It’s no secret that the technological revolution has created a very different kind of insurance consumer. More than two-thirds of banks already offer tech-based tools to their customers, and digital interactions within the financial services industry as a whole are expected to grow 46% through 2020, according to KPMG.
As the commercial digital culture accelerates, expectations of immediate access to everything from policy quotes to billing information demands higher performance from independent agencies. A key part of meeting that goal is ensuring an agency’s connectivity with their carrier partners is up to snuff, says Michael Howe, senior vice president of product management with Applied Systems.
“Insurer connectivity is singled out time and time again by agencies as the most important area in which they would like to see improvement,” Howe told Insurance Business America
. “Agencies would like to know how they can work better with carriers to drive more business, improve productivity and smooth the gears of how information is exchanged at a technical level.”
These insights, gleaned from the software developer’s periodic internal surveys, suggest independent agents are on the right track. Insurer connectivity, which refers to the ability to exchange information between insurer systems and agency management systems, can greatly improve an agency’s core value proposition.
What agencies may not be aware of is the number of opportunities available for improving insurer connectivity. Howe outlines three key areas: download, real time and market search tools.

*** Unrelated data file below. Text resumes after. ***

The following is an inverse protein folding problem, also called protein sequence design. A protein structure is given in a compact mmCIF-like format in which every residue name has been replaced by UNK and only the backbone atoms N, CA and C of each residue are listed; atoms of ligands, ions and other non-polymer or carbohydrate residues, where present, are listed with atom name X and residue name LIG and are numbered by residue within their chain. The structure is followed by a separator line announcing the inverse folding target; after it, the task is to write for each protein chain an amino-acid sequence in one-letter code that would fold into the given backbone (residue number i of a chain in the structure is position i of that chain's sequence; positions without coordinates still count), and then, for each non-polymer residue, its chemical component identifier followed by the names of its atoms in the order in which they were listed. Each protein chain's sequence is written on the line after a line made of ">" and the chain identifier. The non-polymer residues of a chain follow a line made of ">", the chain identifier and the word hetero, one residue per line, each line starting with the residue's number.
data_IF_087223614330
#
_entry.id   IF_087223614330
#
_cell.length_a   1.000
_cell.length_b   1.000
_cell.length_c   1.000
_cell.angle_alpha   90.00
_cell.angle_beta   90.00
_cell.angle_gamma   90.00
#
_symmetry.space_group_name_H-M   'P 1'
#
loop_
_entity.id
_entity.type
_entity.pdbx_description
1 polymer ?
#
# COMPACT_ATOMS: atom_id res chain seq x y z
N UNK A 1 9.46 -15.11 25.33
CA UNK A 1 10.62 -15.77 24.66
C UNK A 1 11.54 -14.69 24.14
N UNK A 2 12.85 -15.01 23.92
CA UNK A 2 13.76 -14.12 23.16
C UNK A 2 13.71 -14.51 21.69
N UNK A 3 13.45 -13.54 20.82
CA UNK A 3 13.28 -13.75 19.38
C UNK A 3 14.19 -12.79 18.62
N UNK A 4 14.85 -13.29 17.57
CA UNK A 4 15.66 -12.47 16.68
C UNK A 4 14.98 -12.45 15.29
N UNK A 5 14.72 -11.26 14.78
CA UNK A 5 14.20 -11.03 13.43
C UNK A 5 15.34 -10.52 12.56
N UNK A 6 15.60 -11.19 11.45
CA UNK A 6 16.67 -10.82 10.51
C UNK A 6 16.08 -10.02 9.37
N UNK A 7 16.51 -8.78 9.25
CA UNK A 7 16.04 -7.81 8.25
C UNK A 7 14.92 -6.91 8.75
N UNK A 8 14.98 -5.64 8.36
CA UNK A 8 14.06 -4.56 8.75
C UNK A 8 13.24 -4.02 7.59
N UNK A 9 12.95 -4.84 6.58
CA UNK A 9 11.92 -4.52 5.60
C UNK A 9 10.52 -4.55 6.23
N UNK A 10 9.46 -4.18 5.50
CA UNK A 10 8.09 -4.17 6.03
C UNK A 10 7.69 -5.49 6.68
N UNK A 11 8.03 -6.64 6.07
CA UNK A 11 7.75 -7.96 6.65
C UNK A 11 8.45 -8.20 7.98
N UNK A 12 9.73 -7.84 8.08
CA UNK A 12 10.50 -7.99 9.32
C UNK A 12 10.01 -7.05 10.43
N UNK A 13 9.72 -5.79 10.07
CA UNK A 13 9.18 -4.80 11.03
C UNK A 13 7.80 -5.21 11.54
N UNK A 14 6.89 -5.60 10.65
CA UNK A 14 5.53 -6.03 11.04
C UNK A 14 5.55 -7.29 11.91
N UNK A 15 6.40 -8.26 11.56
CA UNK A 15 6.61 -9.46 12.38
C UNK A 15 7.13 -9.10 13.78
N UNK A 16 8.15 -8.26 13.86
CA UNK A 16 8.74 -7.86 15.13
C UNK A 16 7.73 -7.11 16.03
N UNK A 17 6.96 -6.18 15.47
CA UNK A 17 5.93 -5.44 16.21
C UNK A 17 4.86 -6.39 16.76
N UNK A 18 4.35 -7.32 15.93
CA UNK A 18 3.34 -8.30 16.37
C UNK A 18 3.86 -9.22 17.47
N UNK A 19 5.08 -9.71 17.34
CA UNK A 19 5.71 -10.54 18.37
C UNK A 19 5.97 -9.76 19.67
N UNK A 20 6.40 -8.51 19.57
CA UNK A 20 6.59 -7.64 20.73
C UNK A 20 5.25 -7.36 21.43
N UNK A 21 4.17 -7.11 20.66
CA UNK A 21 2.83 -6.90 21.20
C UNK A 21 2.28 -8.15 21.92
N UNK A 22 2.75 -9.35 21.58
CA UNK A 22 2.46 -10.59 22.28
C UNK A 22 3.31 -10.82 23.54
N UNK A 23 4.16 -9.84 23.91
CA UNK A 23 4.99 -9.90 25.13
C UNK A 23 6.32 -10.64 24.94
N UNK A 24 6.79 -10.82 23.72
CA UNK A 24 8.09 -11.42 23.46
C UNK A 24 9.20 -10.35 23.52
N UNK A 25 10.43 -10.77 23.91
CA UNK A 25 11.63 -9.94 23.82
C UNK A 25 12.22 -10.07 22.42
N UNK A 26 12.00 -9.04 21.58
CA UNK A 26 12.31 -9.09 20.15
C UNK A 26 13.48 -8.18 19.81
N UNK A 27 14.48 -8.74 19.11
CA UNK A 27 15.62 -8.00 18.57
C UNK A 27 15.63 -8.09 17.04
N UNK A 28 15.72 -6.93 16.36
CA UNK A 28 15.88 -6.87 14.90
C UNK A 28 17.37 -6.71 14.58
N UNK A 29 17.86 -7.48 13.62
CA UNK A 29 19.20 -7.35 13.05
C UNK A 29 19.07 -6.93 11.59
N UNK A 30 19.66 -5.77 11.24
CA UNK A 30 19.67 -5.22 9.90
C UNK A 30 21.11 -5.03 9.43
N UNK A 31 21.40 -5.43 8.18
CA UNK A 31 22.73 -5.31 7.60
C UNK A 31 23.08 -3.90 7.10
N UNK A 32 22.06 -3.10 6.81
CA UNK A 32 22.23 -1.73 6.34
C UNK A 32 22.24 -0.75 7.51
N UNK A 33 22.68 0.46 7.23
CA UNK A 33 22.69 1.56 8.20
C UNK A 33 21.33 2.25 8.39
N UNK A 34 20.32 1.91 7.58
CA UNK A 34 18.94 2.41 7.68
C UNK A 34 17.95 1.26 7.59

More than 1.8 million potential download connections exist between insurers and agencies, according to IVANS Insurance Solutions. While agencies have been improving in their use of download – with an increase in transactions of 27% since 2012 – there is still serious room for improvement. Nearly 60% of connections are still not activated, meaning agents are not receiving all available data from their carrier partners.
Real time, while an ongoing industry initiative, could also improve operations. Agents who use the technology say they save an average 53 minutes per employee per day, according to the Real Time Campaign.
And the emerging set of market search tools, which enable agencies to more efficiently source risk, is cutting back on the 60% of commercial appetite submissions that are declined by insurers.
By adopting these new technologies, agencies can improve relationships with their carrier partners, increase internal productivity, grow their business, and solidify already strong relationships with personal and commercial customers.
Shunning the digital revolution, however, could bring consequences.
“You will always need someone to help you make smart choices in the complicated world of insurance, so the core value proposition offered by agencies will continue to exist,” Howe said. “But, if agencies don’t adapt and evolve with time, customers will go somewhere else.”
Insurance Business America this week as we dive deeper into the topics of insurer connectivity, download, real time and market search technology.